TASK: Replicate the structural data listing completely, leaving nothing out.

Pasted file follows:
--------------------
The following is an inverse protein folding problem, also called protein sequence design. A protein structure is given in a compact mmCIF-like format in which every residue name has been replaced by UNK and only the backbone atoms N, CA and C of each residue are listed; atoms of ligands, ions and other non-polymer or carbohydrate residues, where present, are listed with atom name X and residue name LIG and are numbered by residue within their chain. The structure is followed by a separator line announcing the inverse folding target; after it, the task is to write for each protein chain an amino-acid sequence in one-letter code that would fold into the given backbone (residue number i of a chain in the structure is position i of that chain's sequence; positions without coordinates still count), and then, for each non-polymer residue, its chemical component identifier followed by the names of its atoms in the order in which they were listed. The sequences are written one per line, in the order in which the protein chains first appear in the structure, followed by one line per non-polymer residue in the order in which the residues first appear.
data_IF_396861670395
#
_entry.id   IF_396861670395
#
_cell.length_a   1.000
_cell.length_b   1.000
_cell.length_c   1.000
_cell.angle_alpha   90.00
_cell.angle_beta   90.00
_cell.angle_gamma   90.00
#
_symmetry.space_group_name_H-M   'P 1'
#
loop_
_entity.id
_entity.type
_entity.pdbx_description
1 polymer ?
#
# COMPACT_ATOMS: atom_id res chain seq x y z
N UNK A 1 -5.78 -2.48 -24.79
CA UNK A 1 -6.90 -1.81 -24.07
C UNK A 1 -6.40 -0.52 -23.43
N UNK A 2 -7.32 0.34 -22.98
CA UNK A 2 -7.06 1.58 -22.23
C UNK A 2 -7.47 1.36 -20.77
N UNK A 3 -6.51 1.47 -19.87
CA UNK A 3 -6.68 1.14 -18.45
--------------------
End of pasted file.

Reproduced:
The following is an inverse protein folding problem, also called protein sequence design. A protein structure is given in a compact mmCIF-like format in which every residue name has been replaced by UNK and only the backbone atoms N, CA and C of each residue are listed; atoms of ligands, ions and other non-polymer or carbohydrate residues, where present, are listed with atom name X and residue name LIG and are numbered by residue within their chain. The structure is followed by a separator line announcing the inverse folding target; after it, the task is to write for each protein chain an amino-acid sequence in one-letter code that would fold into the given backbone (residue number i of a chain in the structure is position i of that chain's sequence; positions without coordinates still count), and then, for each non-polymer residue, its chemical component identifier followed by the names of its atoms in the order in which they were listed. The sequences are written one per line, in the order in which the protein chains first appear in the structure, followed by one line per non-polymer residue in the order in which the residues first appear.
data_IF_396861670395
#
_entry.id   IF_396861670395
#
_cell.length_a   1.000
_cell.length_b   1.000
_cell.length_c   1.000
_cell.angle_alpha   90.00
_cell.angle_beta   90.00
_cell.angle_gamma   90.00
#
_symmetry.space_group_name_H-M   'P 1'
#
loop_
_entity.id
_entity.type
_entity.pdbx_description
1 polymer ?
#
# COMPACT_ATOMS: atom_id res chain seq x y z
N UNK A 1 -5.78 -2.48 -24.79
CA UNK A 1 -6.90 -1.81 -24.07
C UNK A 1 -6.40 -0.52 -23.43
N UNK A 2 -7.32 0.34 -22.98
CA UNK A 2 -7.06 1.58 -22.23
C UNK A 2 -7.47 1.36 -20.77
N UNK A 3 -6.51 1.47 -19.87
CA UNK A 3 -6.68 1.14 -18.45